NBC10 - Denise Nakano
The 10-year-old from Newtown Square has had trouble breathing with her new set of lungs. Doctors will perform a surgery to restructure her diaphragm on Tuesday. NBC10's Denise Nakano reports.
The family of Sarah Murnaghan is asking for prayers for the young girl as she continues to recover from two separate lung transplants.
Murnaghan, who has a severe case of cystic fibrosis, received a lung transplant at the Children's Hospital of Philadelphia on June 12 after her family spent months petitioning physicians and lawmakers to allow the 10-year-old to be moved onto the Organ Procurement and Transplantation Network's adult organ donor list.
However, Sarah’s mother Janet Murnaghan said Friday that the girl’s health began to “spiral out of control" following the first surgery. She says her daughter's vital signs plummeted, and the lungs began to fail within hours of the transplant.
"There were about 30 people in the room and we just kind of stood outside of the room helpless," Janet Murnaghan said.
The newly transplanted lungs were removed and Sarah was placed on a bypass machine that took over the work for her heart and lungs -- circulating blood outside the body, according to the mother. That same day, the 10-year-old was also once again placed on the adult organ donor list.
Doctors said Sarah developed a complication called Primary Graft Failure, due to the poor quality of the lungs, according to the family. They said the girl most likely wouldn't survive longer than a week on the bypass machine.
"The doctors are telling us that the first and second transplants have nothing to do with each other. That the first donor transplant was a donor issue," Janet Murnaghan said. "Her body did not reject them."
Janet said the family knew Sarah was being given "marginal" lungs, but were left with no choice because her condition was so dire.
Three days later, a new set of donor lungs became available and her doctors performed a second transplant.
But the new surgery had its own risks. The new donor lungs, which were also from an adult, were infected with pneumonia.
Luckily, the mother said, doctors were able to cut away the portion of the lungs that were infected before implanting.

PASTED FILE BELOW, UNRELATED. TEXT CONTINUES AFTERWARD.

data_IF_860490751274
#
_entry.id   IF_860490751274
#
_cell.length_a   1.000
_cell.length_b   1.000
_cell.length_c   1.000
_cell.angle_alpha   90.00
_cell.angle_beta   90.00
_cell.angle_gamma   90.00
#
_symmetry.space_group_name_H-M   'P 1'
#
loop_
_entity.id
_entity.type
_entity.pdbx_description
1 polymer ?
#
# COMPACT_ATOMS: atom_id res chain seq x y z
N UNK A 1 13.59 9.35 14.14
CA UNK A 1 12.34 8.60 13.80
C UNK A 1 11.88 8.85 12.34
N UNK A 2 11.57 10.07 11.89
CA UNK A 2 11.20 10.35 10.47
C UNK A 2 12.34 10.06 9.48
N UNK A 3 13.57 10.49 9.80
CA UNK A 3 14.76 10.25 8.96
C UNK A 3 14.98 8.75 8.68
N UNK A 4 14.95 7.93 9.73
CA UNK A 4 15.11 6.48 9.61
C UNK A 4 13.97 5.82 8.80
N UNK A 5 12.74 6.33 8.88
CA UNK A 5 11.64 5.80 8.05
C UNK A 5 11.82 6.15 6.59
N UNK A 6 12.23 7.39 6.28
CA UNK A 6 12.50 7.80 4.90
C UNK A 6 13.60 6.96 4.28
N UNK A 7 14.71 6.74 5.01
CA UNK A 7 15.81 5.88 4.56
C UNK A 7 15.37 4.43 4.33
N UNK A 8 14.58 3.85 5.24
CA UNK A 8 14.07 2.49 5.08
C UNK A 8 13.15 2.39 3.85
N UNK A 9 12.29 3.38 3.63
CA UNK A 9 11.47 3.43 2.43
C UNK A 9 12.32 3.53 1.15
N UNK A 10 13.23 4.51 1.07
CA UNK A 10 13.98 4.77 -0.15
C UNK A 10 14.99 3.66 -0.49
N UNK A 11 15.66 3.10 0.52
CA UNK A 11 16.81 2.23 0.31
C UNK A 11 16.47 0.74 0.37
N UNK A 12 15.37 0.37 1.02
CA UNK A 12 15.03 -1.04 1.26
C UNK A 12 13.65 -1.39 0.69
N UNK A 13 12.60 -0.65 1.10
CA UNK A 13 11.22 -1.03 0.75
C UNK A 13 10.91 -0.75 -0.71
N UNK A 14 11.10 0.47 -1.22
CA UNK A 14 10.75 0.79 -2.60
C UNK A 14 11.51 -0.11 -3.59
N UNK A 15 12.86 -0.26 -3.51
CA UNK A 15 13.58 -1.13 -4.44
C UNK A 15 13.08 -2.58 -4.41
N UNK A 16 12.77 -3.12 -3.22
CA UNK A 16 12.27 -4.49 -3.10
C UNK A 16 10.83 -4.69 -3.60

Following the second transplant, doctors kept the girl's chest open to alleviate pressure from severe swelling.
“Under a bandage, you can see her heart beating, her lungs rising because she was so swollen from the two procedures,” Janet said.
After spending two weeks in a medically-induced coma, Sarah was woken up, unaware of the ordeal that played out.
“So here we are, we wake her up two and a half weeks later and I say, 'So guess what, you didn't have one transplant, you had two...and then your chest was wide open'" Janet said. “She really did not believe me until she saw the pictures.”
The girl, who is set to celebrate her 11th birthday on August 7, is now communicating with her hands and being weaned off of a ventilator.
Sarah is still having trouble breathing because of a paralyzed diaphragm -- a common complication from the transplant surgery. Doctors are expected to fix that issue during a follow up surgery on Tuesday.
Asked why the family waited to share that a second transplant had taken place, Janet said they were simply afraid their little girl was going to die.
"It was never something that we wanted to keep a secret for any period of time, but it was something that, in that moment, we felt like we weren't prepared to live out her dying in public."
On Monday, Janet wrote on her Facebook page that the young girl has been suffering from anxiety and asked supporters to pray for her.
"She has struggled with fears that she will suffocate and stop breathing," Janet wrote. "Please pray for comfort and peace of mind that she knows she is safe."
Sarah has spent more than three months at CHOP, prior to her transplants, as she awaited a new lungs. Since she was under 12-years-old, Sarah was subjected to a different set of donor rules.
Those under 12 who are in need of a lung transplant, must wait until those over 12-years-of-age pass on the lungs no matter how severe a child's condition may be.
The Murnaghans challenged the policy in court and on June 5, a judge put a temporary restraining order in place -- allowing Sarah to be placed on the adult donor list.
The latest transplant is not a cure for her cystic fibrosis, according to doctors. Although, the transplant will extend her life by several years.